In an extraordinary piece in today's Daily Telegraph, BBC political editor and over-paid columnist for the newspaper, Andrew Marr, laments the difficulty in reporting on Brussels. Under the title, "How am I meant to raise interest in Brussels?", he weeps into his cups as he records that:
"Brussels" remains dreadful for my trade, journalism. It isn't just the obvious - the impenetrable jargon, the infinitely slow tennis game between the institutions and the lack of colourful characters that might interest viewers and readers back home. It's more that a perpetual haggle involving 25 countries is bound to produce insufferably slow results and a grey-brown cud of compromise. The very essence of the current union makes it near-impossible to report its story to easily distracted electorates! "Journalism, he argues, needs events; clashes; colour; argument. It drives many journalists mad…. It's thin pickings. A minor huff by Jacques Chirac must be elevated into Waterloo, The Rematch."
Elsewhere in this Blog, my colleague Helen Szamuely has been running a series called "Are they listening to themselves?" and, with some justice, this question could be turned to the egregious Marr. This is the man who is paid huge amounts of money from the BBC's license payers’ fund to make politics interesting, to make sense of it, and to bring the issues alive. This is the equivalent of a football commentator wingeing about the difficulty of making the cup final look interesting.
Actually, it is worse than that. What is being played out in the offices of Brussels and the capitals of the European Union member states is a battle of infinite subtlety and complexity. But it is also a battle for the heart and soul of "Europe", the outcome of which will determine the political fate of the continent and whether these unhappy lands will descend once more into chaos.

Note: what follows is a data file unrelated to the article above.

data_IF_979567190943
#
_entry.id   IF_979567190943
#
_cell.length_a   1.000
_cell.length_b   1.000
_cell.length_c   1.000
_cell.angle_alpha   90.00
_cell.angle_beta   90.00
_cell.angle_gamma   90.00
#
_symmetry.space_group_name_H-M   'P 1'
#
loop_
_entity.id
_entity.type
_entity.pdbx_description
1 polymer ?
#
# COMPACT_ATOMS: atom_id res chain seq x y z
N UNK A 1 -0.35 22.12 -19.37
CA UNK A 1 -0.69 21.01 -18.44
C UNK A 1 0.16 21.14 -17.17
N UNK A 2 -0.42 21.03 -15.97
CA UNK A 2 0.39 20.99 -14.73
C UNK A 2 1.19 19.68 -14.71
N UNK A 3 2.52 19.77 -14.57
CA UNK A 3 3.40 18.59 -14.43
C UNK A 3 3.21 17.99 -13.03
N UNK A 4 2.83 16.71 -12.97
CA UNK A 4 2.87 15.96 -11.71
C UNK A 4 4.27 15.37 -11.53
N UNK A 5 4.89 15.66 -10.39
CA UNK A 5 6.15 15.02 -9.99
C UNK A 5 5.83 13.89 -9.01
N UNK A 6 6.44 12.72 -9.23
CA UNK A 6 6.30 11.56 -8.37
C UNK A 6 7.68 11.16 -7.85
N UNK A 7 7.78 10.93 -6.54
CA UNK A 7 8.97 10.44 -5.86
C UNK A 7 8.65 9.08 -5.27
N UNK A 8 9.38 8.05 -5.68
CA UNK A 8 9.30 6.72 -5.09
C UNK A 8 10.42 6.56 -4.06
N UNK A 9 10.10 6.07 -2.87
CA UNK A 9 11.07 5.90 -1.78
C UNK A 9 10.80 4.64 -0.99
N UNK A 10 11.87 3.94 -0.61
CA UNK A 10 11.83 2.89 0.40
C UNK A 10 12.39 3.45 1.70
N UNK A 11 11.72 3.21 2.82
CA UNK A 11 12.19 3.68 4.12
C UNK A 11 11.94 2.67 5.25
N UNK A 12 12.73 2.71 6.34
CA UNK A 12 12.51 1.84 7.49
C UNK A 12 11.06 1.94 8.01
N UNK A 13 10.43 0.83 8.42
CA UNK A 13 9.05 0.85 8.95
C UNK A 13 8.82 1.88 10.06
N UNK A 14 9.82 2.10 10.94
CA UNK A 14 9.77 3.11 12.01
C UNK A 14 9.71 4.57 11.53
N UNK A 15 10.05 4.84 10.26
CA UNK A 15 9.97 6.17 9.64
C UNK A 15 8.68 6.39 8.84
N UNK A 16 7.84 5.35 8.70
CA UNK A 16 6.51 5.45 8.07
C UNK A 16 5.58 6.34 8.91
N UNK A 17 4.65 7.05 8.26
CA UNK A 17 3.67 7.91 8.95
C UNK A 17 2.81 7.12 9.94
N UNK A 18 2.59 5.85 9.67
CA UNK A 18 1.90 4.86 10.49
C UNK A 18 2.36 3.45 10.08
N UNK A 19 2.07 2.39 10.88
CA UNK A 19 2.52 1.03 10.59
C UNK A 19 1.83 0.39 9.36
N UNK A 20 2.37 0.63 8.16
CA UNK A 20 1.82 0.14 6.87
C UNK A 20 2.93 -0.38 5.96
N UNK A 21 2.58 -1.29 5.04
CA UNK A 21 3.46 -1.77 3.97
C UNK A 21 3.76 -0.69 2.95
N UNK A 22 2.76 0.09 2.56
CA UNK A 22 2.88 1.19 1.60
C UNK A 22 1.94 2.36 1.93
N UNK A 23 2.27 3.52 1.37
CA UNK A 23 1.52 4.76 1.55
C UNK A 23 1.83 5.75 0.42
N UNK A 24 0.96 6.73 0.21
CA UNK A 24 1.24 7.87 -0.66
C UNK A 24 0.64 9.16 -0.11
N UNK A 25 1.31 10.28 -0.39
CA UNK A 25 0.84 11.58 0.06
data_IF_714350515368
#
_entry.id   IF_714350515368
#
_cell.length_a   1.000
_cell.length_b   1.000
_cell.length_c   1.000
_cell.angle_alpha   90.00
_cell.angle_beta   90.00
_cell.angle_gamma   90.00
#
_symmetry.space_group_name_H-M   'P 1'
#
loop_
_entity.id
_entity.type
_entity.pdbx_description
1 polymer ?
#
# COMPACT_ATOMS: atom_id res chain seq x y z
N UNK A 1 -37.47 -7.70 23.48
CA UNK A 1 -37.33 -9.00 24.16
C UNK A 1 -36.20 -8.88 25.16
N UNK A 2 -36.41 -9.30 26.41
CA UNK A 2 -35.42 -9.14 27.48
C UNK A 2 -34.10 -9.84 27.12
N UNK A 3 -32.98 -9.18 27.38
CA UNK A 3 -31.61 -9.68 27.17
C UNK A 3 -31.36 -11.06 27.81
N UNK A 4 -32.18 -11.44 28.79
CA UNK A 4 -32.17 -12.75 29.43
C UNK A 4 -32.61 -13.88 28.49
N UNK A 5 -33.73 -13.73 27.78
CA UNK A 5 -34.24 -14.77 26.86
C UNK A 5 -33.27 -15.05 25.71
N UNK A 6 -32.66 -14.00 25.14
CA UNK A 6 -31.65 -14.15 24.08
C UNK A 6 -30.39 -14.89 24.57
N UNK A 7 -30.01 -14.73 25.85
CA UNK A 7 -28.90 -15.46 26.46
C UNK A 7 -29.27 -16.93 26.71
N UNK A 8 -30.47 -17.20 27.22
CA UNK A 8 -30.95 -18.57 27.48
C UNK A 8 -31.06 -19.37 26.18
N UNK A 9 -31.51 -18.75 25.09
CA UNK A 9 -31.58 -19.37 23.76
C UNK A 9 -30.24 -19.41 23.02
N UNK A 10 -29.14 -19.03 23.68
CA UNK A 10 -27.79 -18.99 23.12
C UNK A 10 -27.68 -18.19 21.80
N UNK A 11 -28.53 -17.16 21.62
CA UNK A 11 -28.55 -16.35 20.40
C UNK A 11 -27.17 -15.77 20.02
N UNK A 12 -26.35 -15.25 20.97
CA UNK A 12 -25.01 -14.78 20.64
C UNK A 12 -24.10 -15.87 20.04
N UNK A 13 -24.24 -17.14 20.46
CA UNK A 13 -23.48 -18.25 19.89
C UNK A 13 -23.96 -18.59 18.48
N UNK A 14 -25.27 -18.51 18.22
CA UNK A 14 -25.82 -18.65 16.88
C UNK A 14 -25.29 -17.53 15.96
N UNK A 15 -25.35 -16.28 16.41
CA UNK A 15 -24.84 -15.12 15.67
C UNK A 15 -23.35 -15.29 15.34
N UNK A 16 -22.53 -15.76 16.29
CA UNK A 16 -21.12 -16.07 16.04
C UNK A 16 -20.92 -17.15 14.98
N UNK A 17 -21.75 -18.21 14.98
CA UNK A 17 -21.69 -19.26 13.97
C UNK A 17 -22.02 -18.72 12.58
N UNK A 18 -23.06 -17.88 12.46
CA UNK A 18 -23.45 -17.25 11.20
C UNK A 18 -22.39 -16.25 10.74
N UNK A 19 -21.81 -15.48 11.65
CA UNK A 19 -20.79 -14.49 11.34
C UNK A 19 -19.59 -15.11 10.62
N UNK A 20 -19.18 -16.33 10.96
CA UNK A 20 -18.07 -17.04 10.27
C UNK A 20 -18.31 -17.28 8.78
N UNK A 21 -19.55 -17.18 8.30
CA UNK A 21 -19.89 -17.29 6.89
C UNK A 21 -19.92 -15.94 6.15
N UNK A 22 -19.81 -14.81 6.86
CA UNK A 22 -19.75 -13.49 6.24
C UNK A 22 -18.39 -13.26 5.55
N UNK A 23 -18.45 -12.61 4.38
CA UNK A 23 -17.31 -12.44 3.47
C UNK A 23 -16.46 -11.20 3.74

But Marr is embedded in the tradition of personality politics, of "yah-boo-sucks" exchanges, fast-moving action and sound-bites. All of this is passing him by. He has turned up expecting to see a staged wresting match, with its grunts, groans, jeers and cheers, with its clinches, falls and knock-outs.
But he has actually arrived at a chess championship, played by masters without a clock, and he doesn't know what is going on. He doesn't know the rules and doesn't understand the strategy. All he sees is two figures sitting at a table, occasionally pushing carved figures across a chequered board – and he yearns for one or the other to stand up and start beating up his opponent, so he can report on the "colourful characters that might interest viewers and readers back home".
That is the frustration of being on the receiving end of modern journalism. The trade is inhabited by one-dimensional, self-regarding, over-paid figures who spend their lives tracking down the "sound-bite" while the game is played on around them, without their even beginning to understand what is going on. Then, to add insult to injury, we pay our good money for newspapers only to find these dismal hacks in print, parading their ignorance and lack of comprehension – for which they again get handsomely paid.
Oh how nice it would be to have some grown-ups around.